Cambrian: Slice of Life

Musings of a recipe hoarder: Many clipped, few cooked

Kathe Tanner
Kathe Tanner jjohnston@thetribunenews.com

Most writers value things we read on paper. We often cut them out and keep them. Forever. If we’re organized (I’m not), we put them in tidy files labeled appropriately, so we can find those valuable writings later.

Yeah, sure.

In the Tanners’ recent purge-the-storage-units-or-else marathon, we found several boxes of things I’d cut out of newspapers and magazines, items I’d set aside to keep and use. Someday.

Defining that quantity of boxes as “several” is being hugely polite.

One of the hardest things during that storage purge was tossing out the entire contents of one very large file cabinet … deep, legal-sized drawers packed with file folders holding recipes.

Years and years and years’ worth of recipes.

When push came to shove (trying to close the drawers), I realized that, in the years since I’d stuffed everything into that particular cabinet, I’d pulled out exactly one recipe. Once.

And then I didn’t even use it, because I found a better version online.

That admission was a true light-bulb moment for this compulsive clipper: I love to read recipes; I love to cut them out and save them; I purely hate to file them; and consequently, I can’t ever find them again. (I’m not alone. You know who you are!)

Why is it so hard?

For one thing, I’m not a happy decision-maker, and I’m surrounded by others like me.

By the time this family picks a restaurant destination for dinner, it’s breakfast time.

Therefore, when I’m faced with, say, a lovely recipe for Thai chicken soup, I’m torn between putting it in my file of recipes for soup, chicken or Thai.

“Oh no! It’s a decision! Arrrgh! Save me!”

If I’m feeling really obsessive-compulsive, I’ll make two photocopies and put the recipe in all three files.

Is it any wonder the file cabinet was so overstuffed I couldn’t have pried a folder or a recipe out with a crowbar?

What good is it to have a treasure of a recipe if I can’t ever find it among the millions? Even in the cabinet, where each recipe was grouped with its peers, it would take at least a half-hour to find the one I want, assuming I’d put it where it belonged.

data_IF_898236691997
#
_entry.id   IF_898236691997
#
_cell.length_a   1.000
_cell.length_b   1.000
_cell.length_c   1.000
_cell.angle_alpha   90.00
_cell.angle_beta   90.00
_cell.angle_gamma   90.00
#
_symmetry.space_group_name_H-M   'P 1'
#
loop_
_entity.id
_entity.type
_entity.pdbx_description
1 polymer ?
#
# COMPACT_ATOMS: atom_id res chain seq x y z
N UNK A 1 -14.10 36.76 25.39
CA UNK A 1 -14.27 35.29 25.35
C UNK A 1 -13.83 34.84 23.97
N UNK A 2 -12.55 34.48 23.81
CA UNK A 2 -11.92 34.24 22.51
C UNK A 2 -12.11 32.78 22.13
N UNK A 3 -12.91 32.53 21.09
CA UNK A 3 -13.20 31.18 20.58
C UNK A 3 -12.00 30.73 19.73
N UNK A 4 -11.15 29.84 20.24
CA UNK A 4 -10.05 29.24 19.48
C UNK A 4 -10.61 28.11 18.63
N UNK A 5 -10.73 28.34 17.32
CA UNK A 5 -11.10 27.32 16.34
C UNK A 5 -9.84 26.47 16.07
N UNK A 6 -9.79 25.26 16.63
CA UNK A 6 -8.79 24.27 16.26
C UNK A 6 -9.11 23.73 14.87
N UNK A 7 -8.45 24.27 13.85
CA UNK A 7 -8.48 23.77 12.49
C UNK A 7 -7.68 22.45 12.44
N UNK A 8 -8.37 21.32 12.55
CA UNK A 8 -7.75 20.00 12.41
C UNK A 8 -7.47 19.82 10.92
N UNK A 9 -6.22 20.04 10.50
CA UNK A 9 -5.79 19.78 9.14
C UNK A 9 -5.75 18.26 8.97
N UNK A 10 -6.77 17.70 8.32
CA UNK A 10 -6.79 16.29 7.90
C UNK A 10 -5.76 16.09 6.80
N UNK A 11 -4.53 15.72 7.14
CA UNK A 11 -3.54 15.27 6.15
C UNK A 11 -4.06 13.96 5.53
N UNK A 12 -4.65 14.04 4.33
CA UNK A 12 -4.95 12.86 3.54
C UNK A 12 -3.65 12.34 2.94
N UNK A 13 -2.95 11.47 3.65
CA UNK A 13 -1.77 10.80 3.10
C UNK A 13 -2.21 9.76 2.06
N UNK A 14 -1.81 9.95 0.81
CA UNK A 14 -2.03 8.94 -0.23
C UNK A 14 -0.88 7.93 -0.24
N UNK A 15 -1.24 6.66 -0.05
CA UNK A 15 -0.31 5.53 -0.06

Unfortunately, the clipped-recipe war isn’t over yet.

I still have a legal file drawer in my office filled with files of more recent recipes.

There are several baskets, boxes and stacks of unsorted recipes.

Unfortunately, I also have stacks of as-yet unclipped food magazines, some of which are also unread.

And I’m not done yet: There’s a big bookcase filled with cookbooks, and more cookbooks in boxes downstairs — boxes I haven’t sorted yet.

If it’s painful to discard a clipped recipe or food magazine, just try giving away a cookbook. Can I really live without “The Professional Pastry Chef,” “Essential Pepin,” the old “Joy of Cooking,” any Julia Child cookbook, “Blue Ginger,” “How to Cook Everything,” or the “Larousse Gastronomique” that my chef stepdaddy gave me?

But … when was the last time I used them? I don’t want to answer that.

So, there I was at 4:41 p.m. on a busy workday, with a lovely rotisserie chicken in the fridge. I needed new ways to use the bird for that night’s dinner.

I’m so over chicken salad or chicken wraps, chicken soup or chicken pot pie. Bo-ring!

Did I rummage through that organized file in my office or the unsorted stacks? Did I riffle through a cookbook, especially the ones that are filled with nothing but chicken recipes?

No. No time. I went to my computer and searched for “rotisserie chicken.”

I ask you, why do I keep them all?

(Stern-voiced self-lecture) “This is 2017, Kathe! A new day! A new way! Take the paperwork bull by the horns. Go through those recipes. Be ruthless. Weed out any that you’ll never use, or which duplicate six or eight that you already have in the files (somewhere). Keep only those few recipes that you really, really want to try … and are even remotely apt to do so in the next decade or so.

“Or take the purge route. Toss ’em all out, and start over!”

But …

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